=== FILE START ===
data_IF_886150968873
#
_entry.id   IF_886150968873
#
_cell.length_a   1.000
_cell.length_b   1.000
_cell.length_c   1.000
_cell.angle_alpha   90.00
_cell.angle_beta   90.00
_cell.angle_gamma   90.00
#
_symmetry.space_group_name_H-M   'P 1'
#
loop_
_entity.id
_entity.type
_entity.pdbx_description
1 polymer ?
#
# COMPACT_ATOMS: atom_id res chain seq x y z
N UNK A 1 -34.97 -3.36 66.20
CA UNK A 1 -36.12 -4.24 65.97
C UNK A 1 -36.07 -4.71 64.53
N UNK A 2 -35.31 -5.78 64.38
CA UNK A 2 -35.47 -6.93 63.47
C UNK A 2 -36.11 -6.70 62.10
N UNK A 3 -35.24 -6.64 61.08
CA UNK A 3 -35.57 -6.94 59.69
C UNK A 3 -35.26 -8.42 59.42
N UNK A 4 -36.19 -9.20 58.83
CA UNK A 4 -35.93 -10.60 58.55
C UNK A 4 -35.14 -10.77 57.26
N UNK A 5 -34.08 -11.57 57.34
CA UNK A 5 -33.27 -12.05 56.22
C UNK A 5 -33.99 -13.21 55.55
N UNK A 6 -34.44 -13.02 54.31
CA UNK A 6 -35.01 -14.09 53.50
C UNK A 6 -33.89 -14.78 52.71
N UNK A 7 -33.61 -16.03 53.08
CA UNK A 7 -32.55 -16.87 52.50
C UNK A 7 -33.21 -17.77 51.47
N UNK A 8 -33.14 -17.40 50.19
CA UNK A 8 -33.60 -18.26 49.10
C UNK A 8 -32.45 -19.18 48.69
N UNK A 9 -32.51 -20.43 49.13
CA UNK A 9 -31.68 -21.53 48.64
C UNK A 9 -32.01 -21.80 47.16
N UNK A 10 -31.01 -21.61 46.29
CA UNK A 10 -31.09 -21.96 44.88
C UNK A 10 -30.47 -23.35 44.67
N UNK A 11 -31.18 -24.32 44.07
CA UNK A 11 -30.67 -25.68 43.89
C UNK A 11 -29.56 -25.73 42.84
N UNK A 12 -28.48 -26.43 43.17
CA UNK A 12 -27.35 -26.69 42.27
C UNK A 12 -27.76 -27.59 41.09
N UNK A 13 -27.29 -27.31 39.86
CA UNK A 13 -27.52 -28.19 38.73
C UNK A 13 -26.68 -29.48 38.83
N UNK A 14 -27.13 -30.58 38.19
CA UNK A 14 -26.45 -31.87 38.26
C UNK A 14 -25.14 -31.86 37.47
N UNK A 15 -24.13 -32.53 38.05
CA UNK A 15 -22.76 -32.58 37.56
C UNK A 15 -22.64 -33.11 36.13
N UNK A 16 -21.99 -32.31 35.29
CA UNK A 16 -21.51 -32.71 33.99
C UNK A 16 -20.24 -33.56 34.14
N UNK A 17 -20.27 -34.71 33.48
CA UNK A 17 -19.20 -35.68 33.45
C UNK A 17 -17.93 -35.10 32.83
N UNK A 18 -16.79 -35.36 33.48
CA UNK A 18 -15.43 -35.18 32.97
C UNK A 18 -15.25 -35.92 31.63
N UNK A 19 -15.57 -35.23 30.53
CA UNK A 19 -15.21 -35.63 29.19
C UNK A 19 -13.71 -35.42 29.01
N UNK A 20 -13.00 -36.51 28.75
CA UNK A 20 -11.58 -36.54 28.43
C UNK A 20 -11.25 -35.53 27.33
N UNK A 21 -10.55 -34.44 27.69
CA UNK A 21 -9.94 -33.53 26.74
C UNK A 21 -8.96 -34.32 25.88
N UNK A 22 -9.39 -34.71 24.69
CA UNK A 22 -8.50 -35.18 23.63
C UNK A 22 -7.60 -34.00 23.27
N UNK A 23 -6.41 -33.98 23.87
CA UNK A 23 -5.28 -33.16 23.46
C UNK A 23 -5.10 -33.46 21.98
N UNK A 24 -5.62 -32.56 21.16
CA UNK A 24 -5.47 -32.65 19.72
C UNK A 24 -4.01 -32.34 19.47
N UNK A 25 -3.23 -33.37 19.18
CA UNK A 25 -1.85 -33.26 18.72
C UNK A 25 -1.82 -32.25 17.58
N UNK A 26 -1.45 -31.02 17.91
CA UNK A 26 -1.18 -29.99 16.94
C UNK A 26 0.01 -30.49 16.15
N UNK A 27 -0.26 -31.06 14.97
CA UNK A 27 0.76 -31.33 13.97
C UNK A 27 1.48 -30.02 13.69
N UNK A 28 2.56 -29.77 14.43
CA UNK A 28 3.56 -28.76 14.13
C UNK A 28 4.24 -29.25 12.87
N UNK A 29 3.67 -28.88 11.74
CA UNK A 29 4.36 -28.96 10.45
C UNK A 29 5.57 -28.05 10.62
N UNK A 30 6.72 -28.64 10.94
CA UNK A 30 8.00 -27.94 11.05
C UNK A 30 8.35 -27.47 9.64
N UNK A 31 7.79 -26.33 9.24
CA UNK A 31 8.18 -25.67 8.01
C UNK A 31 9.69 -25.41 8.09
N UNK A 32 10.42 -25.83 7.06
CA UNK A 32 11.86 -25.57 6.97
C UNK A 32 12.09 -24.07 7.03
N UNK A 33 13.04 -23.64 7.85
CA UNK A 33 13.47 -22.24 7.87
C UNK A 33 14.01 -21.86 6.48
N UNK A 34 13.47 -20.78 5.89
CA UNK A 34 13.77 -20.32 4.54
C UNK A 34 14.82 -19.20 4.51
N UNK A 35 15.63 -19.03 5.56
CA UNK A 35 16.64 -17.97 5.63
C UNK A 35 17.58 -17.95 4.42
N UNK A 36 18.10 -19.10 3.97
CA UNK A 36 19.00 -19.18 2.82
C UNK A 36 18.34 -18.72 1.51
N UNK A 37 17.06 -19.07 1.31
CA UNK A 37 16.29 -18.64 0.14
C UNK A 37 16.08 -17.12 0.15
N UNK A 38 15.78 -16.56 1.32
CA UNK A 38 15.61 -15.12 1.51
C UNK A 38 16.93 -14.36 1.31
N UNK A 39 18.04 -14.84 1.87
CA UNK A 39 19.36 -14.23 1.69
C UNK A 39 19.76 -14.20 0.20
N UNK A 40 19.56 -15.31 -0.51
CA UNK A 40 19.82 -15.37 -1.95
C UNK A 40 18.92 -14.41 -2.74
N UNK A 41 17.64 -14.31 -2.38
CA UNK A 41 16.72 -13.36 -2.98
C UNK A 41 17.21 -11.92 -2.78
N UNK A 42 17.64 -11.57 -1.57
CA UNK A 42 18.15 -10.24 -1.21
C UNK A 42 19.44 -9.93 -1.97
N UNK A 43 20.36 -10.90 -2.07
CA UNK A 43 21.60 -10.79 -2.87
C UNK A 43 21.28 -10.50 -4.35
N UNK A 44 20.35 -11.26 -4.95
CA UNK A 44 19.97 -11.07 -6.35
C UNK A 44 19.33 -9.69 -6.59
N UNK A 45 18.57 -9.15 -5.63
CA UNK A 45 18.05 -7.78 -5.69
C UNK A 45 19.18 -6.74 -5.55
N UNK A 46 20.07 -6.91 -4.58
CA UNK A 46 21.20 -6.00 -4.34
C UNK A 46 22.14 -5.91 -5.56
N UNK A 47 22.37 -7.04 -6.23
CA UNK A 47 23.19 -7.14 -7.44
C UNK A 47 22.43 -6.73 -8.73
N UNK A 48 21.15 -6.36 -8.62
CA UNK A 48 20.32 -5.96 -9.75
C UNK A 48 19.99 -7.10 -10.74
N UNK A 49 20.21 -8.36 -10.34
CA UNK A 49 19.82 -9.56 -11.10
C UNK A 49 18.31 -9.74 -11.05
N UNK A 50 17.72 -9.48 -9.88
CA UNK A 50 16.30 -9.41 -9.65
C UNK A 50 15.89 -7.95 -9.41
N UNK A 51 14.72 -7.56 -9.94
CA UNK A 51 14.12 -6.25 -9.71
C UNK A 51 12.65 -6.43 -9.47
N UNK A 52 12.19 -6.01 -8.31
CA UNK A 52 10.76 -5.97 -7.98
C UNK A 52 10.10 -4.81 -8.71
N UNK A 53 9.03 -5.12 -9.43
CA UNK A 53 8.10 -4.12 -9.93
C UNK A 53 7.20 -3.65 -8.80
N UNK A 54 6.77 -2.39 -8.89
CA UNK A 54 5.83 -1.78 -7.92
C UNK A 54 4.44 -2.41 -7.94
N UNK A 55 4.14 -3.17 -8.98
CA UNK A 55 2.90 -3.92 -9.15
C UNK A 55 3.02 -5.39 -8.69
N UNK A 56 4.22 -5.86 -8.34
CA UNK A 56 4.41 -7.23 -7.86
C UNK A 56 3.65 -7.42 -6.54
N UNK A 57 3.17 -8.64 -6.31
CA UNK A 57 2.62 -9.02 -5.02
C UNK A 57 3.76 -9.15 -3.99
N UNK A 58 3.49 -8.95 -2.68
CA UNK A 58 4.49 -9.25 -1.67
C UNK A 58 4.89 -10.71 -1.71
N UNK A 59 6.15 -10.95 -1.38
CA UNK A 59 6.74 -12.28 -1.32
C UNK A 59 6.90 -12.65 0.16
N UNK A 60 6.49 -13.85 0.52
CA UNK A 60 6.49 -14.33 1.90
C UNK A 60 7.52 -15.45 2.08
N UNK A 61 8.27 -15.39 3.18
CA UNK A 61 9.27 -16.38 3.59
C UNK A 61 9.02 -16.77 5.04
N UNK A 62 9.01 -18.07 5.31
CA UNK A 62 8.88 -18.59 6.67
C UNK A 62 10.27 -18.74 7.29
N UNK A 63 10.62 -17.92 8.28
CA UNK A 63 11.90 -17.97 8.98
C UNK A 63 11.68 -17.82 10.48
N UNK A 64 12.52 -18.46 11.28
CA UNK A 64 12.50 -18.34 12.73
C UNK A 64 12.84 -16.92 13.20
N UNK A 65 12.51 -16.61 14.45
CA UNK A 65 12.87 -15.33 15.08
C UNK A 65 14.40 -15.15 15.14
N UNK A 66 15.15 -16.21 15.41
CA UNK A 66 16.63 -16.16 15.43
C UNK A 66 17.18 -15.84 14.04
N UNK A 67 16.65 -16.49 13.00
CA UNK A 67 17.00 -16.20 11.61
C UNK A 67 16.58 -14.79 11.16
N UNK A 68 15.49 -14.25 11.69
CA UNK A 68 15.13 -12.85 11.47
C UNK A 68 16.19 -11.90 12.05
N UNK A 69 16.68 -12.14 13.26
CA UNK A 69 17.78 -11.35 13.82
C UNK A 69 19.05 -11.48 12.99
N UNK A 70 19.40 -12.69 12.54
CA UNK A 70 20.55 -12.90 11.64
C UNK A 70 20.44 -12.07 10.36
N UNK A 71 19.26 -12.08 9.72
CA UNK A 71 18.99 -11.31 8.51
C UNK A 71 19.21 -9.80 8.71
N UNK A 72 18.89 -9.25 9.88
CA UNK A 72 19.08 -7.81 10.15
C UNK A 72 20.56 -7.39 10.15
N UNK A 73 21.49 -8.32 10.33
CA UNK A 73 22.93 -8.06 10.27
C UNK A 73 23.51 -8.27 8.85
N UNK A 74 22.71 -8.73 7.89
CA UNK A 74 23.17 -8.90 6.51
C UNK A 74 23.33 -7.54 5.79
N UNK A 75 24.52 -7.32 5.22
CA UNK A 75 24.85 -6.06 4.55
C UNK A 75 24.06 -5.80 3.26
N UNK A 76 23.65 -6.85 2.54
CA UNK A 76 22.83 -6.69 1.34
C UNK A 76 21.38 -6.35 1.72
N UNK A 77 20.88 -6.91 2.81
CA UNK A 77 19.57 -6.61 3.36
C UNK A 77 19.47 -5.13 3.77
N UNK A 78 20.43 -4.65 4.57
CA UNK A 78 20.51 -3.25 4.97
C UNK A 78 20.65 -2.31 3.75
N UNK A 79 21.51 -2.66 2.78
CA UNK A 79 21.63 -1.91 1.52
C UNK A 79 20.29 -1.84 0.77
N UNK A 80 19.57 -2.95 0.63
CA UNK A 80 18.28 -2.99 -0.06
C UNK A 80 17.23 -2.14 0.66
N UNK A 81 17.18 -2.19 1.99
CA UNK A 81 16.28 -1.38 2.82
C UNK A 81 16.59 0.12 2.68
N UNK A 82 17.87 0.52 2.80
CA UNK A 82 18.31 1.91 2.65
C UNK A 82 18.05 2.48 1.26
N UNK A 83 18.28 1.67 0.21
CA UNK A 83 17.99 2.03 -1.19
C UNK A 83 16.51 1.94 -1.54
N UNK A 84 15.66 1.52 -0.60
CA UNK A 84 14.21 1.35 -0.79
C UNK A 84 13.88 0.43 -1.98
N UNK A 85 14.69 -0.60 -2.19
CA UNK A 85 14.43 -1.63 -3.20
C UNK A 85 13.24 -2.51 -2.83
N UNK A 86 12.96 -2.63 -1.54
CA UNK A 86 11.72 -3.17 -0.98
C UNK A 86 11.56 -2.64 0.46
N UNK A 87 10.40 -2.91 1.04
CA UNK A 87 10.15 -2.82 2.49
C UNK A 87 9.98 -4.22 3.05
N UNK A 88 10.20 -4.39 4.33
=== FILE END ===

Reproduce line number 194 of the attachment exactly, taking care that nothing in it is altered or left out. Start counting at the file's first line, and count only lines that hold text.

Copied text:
C UNK A 58 4.89 -10.71 -1.71